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Quickly – do nothing - featured image

Quickly – do nothing

Today's tip is nothing.

Or more specifically about 400 words about nothing. PFImage

Modern society seems to pride itself on busyness.

And individuals are no different.

You don’t have to wait long in a conversation for most people to tell you how busy they are.

Important people wear being business as a badge rather than as something they should try to avoid.

It could, and often is, interpreted as “Steve must be important because he is always busy”.

And in fact, rather perversely we try to make things less labour intensive and at the same time expend more labour actually trying to save labour.

Look at the unemployed.

Whether you think it is voluntary, in which case doing nothing is frowned upon, or if they are rich, then a deserved luxury.

The rich may be idle, doing nothing, but they don’t just sit around watching TV all day.

Alternatively, if the unemployment is involuntary then we have a degree of sympathy, “those poor people sitting around doing nothing”.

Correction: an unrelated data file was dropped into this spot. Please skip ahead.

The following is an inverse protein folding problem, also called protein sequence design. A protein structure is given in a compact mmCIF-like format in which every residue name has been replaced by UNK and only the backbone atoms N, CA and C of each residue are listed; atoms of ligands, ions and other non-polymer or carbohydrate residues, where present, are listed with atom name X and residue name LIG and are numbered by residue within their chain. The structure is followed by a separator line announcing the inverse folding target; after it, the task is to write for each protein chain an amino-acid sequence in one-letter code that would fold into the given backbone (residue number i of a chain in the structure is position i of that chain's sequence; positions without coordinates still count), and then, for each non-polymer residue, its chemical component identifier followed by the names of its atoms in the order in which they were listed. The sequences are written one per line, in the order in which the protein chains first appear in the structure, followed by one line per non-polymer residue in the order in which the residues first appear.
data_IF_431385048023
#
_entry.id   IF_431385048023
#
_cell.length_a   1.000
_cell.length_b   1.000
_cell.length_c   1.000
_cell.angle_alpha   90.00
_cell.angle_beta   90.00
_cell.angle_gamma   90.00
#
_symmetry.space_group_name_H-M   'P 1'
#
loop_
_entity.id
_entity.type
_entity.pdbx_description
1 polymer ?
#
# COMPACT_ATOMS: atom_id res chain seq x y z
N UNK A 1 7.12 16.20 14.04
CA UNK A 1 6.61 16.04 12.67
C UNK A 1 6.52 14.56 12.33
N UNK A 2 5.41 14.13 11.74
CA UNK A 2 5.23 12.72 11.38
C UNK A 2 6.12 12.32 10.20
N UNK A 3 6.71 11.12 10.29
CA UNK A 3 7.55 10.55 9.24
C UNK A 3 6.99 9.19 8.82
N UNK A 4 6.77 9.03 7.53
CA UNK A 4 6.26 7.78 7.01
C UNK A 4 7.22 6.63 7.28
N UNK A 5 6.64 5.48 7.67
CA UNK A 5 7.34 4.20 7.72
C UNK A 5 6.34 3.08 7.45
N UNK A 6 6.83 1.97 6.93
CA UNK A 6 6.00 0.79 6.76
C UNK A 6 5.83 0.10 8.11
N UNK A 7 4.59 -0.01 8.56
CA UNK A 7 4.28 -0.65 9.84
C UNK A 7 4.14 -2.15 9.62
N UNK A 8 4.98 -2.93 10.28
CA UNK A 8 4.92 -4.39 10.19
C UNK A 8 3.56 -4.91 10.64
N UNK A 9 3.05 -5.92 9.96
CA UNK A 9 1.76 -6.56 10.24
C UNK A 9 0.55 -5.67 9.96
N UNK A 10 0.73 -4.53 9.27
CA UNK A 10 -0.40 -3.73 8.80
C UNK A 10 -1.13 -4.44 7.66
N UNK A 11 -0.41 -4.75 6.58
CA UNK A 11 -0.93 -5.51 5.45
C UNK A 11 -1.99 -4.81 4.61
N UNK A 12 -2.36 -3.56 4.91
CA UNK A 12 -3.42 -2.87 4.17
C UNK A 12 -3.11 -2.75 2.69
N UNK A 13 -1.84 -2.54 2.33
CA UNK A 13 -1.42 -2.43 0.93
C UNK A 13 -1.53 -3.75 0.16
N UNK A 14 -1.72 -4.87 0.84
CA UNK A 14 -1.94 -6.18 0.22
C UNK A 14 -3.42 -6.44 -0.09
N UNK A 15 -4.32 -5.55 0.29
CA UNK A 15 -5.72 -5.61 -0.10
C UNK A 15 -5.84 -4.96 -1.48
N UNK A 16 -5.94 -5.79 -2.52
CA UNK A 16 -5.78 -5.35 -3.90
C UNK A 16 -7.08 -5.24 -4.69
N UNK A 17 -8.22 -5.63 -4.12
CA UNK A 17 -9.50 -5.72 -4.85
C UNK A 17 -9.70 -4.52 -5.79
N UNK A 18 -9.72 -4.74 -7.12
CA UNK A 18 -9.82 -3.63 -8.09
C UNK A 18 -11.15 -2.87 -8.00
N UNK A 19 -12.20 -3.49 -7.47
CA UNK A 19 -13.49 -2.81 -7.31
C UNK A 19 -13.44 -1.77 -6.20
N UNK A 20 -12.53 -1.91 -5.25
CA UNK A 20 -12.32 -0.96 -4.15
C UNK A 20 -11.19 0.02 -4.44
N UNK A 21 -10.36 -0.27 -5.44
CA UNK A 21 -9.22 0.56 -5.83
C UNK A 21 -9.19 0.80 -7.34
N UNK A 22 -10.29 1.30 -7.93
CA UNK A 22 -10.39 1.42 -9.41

You hear a lot in markets about doing nothing.

Here, it is assumed that doing nothing is the best way to make money – a positive.

But it’s not that simple.

Doing nothing is really an active decision taken hopefully with thought and consideration about choosing whether it is prudent to take action or, indeed, do nothing.

Doing nothing when the market is crazily expensive is, in my mind, a recipe for disaster.

We know markets crash and to sit there and watch it when we have plenty of evidence about market crashes strikes me ludicrous.

On the flip side doing nothing after you have invested around the market low is a splendid idea! Inspiration Inviroment

Our choices about when to act and whether to act is not a simple case of do-nothing like many in the finance sector tell you.

That is ignorance.

It is about thinking through a range of options and then making the considered decision to not take action.

That is, do nothing.

Doing nothing thus needs context.

If you choose a do-nothing approach when appropriate, then you will increase your chances of having success in your investment journey.

But doing nothing all the time will most likely be to your detriment.

See, I told you it was nothing.

ALSO READ: 18 Habits of Exceptionally Successful People

About Pete is a Chartered Accountant, Chartered Secretary and has a Financial Planning Diploma. Using a long term approach to building businesses, investing in equities, & owning a portfolio he achieved financial independence at the age of 33. Visit his blog
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